This second list describes the people skills and personal qualities a carpenter must possess before becoming a great Lead Carpenter. These are skills that can be learned and mastered while working as a carpenter. Training, supervision, mentoring and coaching by the business owner and or other leaders in the business can help the right carpenters acquire these very important skills. Before investing in a carpenter in these areas make sure your Lead Carpenter to be has the demonstrated cognitive ability and willingness to learn and apply such skills.

 

People Skills needed to be a Lead Carpenter

  • Social: Has a natural ability to show understanding, friendliness, and respect for the feelings of others, but at the same time is able to assert oneself when appropriate. Also takes genuine interest in what people say and why they think and act the way they do.
  • Negotiation: Ability to assess and identify common goals among different parties and at the same time clearly present their and the company’s position. Can also examine possible options and make reasonable compromises.Lead Carpenter skills
  • Leadership: Can appropriately communicate thoughts and feelings to justify a position. Can also encourage or convince while making positive use of rules or values. Demonstrates the ability to have others believe in and trust in them because of demonstrated competence and honesty.
  • Teamwork: Contributes to the team offering ideas and effort, but also does his or her share of the work to be done. Has the ability to encourage other team members and can resolve differences for the benefit of the team. At the same time can responsibly and appropriately challenge existing procedures, policies, or authorities for constructive purposes.
  • Cultural Diversity: Works well with people having different ethnic, social, or educational backgrounds and understands the cultural differences of different groups. Can also help the people in different groups make and embrace cultural adjustments when necessary.

 

Happy_lead_carpenter-wrPersonal qualities needed to be a Lead Carpenter

  • Self-Esteem: Understands how beliefs affect how others feel and act. Can identify irrational or harmful beliefs they may have and understand how to change and or adjust them when needed.
  • Self-Management: Honestly assesses his or her knowledge and skills accurately. Proactively sets specific and realistic personal as well as professional goals and can self monitor progress toward those goals.
  • Responsibility: Works hard to reach goals, even if the task is unpleasant. Will consistently do quality work and maintains a high standard of attendance, honesty, energy, and optimism.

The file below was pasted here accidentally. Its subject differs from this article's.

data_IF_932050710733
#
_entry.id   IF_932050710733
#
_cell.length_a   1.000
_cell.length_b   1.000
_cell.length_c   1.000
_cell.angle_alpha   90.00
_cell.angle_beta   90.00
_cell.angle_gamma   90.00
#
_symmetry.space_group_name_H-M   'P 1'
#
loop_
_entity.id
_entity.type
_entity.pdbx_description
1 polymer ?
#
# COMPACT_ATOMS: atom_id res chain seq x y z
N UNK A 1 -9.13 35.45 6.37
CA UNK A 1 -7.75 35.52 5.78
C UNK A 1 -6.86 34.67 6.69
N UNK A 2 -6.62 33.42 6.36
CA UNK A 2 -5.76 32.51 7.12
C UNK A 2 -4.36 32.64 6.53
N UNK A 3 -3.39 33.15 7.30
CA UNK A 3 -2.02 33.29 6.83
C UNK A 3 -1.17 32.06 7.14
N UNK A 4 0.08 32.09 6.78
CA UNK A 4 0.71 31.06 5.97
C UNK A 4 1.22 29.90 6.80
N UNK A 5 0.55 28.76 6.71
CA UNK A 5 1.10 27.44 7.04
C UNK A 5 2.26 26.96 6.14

Click here to see a Job Description for a Lead carpenter

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Click here to read part one of this article

 

lead carpenter system workshop click here Other articles to help contractors and construction business owners choose and grow the right carpenters into Lead Carpenters

Helping Lead Carpenters Become Managers Benefits Them and The Business

Is He Or She Really A Lead Carpenter?  Probably Not!

Interesting Considerations For Putting The Right Employee On The Right Job

Getting Employees to Think Like Owners

 

Topics: Hiring and Firing, Worker Training, Careers in Construction, Recruting, Team Building, Production Considerations, Lead Carpenter System, Mentoring/Coaching, Culture, Leadership

One Simple But Powerful Tip For Hiring The Right Employees

Posted by Shawn McCadden on Mon, Aug 11,2014 @ 06:01 AM

One Simple But Powerful Tip For Hiring The Right Employees

Hiring the right employees for a construction company

 

 

Many contractors complain about employees not doing their jobs as expected, don’t fit in with other team members and or are not performing their individual work tasks as expected.   These are common problems to be recognized and unless addressed can cost the business a lot of money and can compromise customer satisfaction.  However I find that in many cases the employee is not the one at fault, but rather the construction or remodeling company that did the hiring hired the wrong person. 

 

So why does this happen and what can construction business owners do about?

A big mistake I see many contractors make is creating the job description for a new hire after he or she has already been hired.  Think about that for a second.   Whether written down or worked out inside your head, figuring out the job description for a new hire after the fact may just be a way to rationalize your hiring decision.   Done after the fact the job description is only a documentation of who you hired and what you got; not necessarily who you should have hired and what that person should be able to contribute and deliver as an employee.


Instead, here is a radical idea

Using job descriptions to help with hiringWhy not write job descriptions before you seek to hire! 

By creating a written job description you can make sure any new hires will have the skills, personality and previous experience to fill the job’s position within your organization.